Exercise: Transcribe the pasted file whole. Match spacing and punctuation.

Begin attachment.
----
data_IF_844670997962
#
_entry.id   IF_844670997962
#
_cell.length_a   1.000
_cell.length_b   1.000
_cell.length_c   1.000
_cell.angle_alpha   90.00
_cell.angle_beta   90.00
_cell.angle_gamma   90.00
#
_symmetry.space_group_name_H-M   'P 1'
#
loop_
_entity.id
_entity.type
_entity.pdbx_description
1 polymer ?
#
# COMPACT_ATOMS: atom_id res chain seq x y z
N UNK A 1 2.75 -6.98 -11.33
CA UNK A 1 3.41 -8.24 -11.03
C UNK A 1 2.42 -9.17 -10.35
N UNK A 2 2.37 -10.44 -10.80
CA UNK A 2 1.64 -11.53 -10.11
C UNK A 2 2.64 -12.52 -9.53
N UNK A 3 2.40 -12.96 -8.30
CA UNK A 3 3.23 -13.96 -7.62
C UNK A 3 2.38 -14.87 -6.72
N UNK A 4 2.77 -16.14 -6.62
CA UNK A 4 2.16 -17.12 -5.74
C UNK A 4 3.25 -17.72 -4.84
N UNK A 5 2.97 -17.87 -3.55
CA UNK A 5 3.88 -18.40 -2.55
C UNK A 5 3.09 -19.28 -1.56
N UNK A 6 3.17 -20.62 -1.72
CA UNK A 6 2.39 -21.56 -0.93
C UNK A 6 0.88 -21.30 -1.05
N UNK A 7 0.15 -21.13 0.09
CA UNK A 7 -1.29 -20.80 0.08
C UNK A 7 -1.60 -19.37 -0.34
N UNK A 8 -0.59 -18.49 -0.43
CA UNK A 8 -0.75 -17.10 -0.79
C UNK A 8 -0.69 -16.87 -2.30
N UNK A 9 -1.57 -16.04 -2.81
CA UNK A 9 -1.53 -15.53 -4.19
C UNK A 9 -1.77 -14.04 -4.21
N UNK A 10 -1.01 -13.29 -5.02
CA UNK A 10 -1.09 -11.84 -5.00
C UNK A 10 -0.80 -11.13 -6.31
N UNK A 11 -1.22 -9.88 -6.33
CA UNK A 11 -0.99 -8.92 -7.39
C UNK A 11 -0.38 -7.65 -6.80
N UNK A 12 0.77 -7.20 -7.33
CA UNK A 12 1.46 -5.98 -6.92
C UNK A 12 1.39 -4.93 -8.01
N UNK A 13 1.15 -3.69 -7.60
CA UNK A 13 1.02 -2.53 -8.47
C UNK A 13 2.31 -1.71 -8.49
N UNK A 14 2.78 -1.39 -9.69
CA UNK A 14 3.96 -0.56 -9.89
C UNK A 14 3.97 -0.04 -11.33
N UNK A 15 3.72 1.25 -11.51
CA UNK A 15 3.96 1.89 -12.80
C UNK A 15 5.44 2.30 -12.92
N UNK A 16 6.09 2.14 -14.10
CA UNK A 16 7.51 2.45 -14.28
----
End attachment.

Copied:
data_IF_844670997962
#
_entry.id   IF_844670997962
#
_cell.length_a   1.000
_cell.length_b   1.000
_cell.length_c   1.000
_cell.angle_alpha   90.00
_cell.angle_beta   90.00
_cell.angle_gamma   90.00
#
_symmetry.space_group_name_H-M   'P 1'
#
loop_
_entity.id
_entity.type
_entity.pdbx_description
1 polymer ?
#
# COMPACT_ATOMS: atom_id res chain seq x y z
N UNK A 1 2.75 -6.98 -11.33
CA UNK A 1 3.41 -8.24 -11.03
C UNK A 1 2.42 -9.17 -10.35
N UNK A 2 2.37 -10.44 -10.80
CA UNK A 2 1.64 -11.53 -10.11
C UNK A 2 2.64 -12.52 -9.53
N UNK A 3 2.40 -12.96 -8.30
CA UNK A 3 3.23 -13.96 -7.62
C UNK A 3 2.38 -14.87 -6.72
N UNK A 4 2.77 -16.14 -6.62
CA UNK A 4 2.16 -17.12 -5.74
C UNK A 4 3.25 -17.72 -4.84
N UNK A 5 2.97 -17.87 -3.55
CA UNK A 5 3.88 -18.40 -2.55
C UNK A 5 3.09 -19.28 -1.56
N UNK A 6 3.17 -20.62 -1.72
CA UNK A 6 2.39 -21.56 -0.93
C UNK A 6 0.88 -21.30 -1.05
N UNK A 7 0.15 -21.13 0.09
CA UNK A 7 -1.29 -20.80 0.08
C UNK A 7 -1.60 -19.37 -0.34
N UNK A 8 -0.59 -18.49 -0.43
CA UNK A 8 -0.75 -17.10 -0.79
C UNK A 8 -0.69 -16.87 -2.30
N UNK A 9 -1.57 -16.04 -2.81
CA UNK A 9 -1.53 -15.53 -4.19
C UNK A 9 -1.77 -14.04 -4.21
N UNK A 10 -1.01 -13.29 -5.02
CA UNK A 10 -1.09 -11.84 -5.00
C UNK A 10 -0.80 -11.13 -6.31
N UNK A 11 -1.22 -9.88 -6.33
CA UNK A 11 -0.99 -8.92 -7.39
C UNK A 11 -0.38 -7.65 -6.80
N UNK A 12 0.77 -7.20 -7.33
CA UNK A 12 1.46 -5.98 -6.92
C UNK A 12 1.39 -4.93 -8.01
N UNK A 13 1.15 -3.69 -7.60
CA UNK A 13 1.02 -2.53 -8.47
C UNK A 13 2.31 -1.71 -8.49
N UNK A 14 2.78 -1.39 -9.69
CA UNK A 14 3.96 -0.56 -9.89
C UNK A 14 3.97 -0.04 -11.33
N UNK A 15 3.72 1.25 -11.51
CA UNK A 15 3.96 1.89 -12.80
C UNK A 15 5.44 2.30 -12.92
N UNK A 16 6.09 2.14 -14.10
CA UNK A 16 7.51 2.45 -14.28